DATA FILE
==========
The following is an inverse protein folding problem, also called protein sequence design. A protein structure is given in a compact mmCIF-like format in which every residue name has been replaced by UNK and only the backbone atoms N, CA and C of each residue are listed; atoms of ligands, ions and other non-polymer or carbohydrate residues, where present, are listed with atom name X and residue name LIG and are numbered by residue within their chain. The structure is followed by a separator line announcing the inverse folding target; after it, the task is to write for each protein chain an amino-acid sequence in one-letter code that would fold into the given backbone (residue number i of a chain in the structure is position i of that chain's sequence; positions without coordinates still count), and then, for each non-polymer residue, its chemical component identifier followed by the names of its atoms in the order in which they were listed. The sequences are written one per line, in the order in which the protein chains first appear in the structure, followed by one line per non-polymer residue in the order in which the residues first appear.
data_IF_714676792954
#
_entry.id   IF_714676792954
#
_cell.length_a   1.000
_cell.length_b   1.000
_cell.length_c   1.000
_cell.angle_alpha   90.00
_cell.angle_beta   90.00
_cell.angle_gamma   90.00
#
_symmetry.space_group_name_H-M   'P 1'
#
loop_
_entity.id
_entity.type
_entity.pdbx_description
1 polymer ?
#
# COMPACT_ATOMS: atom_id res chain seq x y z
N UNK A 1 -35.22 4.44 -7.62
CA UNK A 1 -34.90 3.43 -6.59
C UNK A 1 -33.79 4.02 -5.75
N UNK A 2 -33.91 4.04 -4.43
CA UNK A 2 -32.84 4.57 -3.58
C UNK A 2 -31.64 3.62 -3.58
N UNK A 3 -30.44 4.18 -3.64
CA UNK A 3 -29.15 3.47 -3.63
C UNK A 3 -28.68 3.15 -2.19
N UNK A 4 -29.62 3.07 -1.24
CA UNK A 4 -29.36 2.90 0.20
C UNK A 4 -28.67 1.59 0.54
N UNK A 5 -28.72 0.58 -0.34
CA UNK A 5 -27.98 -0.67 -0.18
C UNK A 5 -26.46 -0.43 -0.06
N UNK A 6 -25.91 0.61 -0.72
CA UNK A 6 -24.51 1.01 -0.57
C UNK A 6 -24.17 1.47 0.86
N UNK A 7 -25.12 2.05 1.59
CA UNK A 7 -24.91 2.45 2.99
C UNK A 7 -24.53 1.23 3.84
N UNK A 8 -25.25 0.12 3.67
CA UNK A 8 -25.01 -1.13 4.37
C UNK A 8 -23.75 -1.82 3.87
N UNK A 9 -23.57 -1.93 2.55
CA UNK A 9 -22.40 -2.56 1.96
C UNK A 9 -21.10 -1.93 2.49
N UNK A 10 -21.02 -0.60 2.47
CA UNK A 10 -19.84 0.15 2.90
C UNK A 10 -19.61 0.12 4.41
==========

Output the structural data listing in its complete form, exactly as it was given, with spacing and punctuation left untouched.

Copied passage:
The following is an inverse protein folding problem, also called protein sequence design. A protein structure is given in a compact mmCIF-like format in which every residue name has been replaced by UNK and only the backbone atoms N, CA and C of each residue are listed; atoms of ligands, ions and other non-polymer or carbohydrate residues, where present, are listed with atom name X and residue name LIG and are numbered by residue within their chain. The structure is followed by a separator line announcing the inverse folding target; after it, the task is to write for each protein chain an amino-acid sequence in one-letter code that would fold into the given backbone (residue number i of a chain in the structure is position i of that chain's sequence; positions without coordinates still count), and then, for each non-polymer residue, its chemical component identifier followed by the names of its atoms in the order in which they were listed. The sequences are written one per line, in the order in which the protein chains first appear in the structure, followed by one line per non-polymer residue in the order in which the residues first appear.
data_IF_714676792954
#
_entry.id   IF_714676792954
#
_cell.length_a   1.000
_cell.length_b   1.000
_cell.length_c   1.000
_cell.angle_alpha   90.00
_cell.angle_beta   90.00
_cell.angle_gamma   90.00
#
_symmetry.space_group_name_H-M   'P 1'
#
loop_
_entity.id
_entity.type
_entity.pdbx_description
1 polymer ?
#
# COMPACT_ATOMS: atom_id res chain seq x y z
N UNK A 1 -35.22 4.44 -7.62
CA UNK A 1 -34.90 3.43 -6.59
C UNK A 1 -33.79 4.02 -5.75
N UNK A 2 -33.91 4.04 -4.43
CA UNK A 2 -32.84 4.57 -3.58
C UNK A 2 -31.64 3.62 -3.58
N UNK A 3 -30.44 4.18 -3.64
CA UNK A 3 -29.15 3.47 -3.63
C UNK A 3 -28.68 3.15 -2.19
N UNK A 4 -29.62 3.07 -1.24
CA UNK A 4 -29.36 2.90 0.20
C UNK A 4 -28.67 1.59 0.54
N UNK A 5 -28.72 0.58 -0.34
CA UNK A 5 -27.98 -0.67 -0.18
C UNK A 5 -26.46 -0.43 -0.06
N UNK A 6 -25.91 0.61 -0.72
CA UNK A 6 -24.51 1.01 -0.57
C UNK A 6 -24.17 1.47 0.86
N UNK A 7 -25.12 2.05 1.59
CA UNK A 7 -24.91 2.45 2.99
C UNK A 7 -24.53 1.23 3.84
N UNK A 8 -25.25 0.12 3.67
CA UNK A 8 -25.01 -1.13 4.37
C UNK A 8 -23.75 -1.82 3.87
N UNK A 9 -23.57 -1.93 2.55
CA UNK A 9 -22.40 -2.56 1.96
C UNK A 9 -21.10 -1.93 2.49
N UNK A 10 -21.02 -0.60 2.47
CA UNK A 10 -19.84 0.15 2.90
C UNK A 10 -19.61 0.12 4.41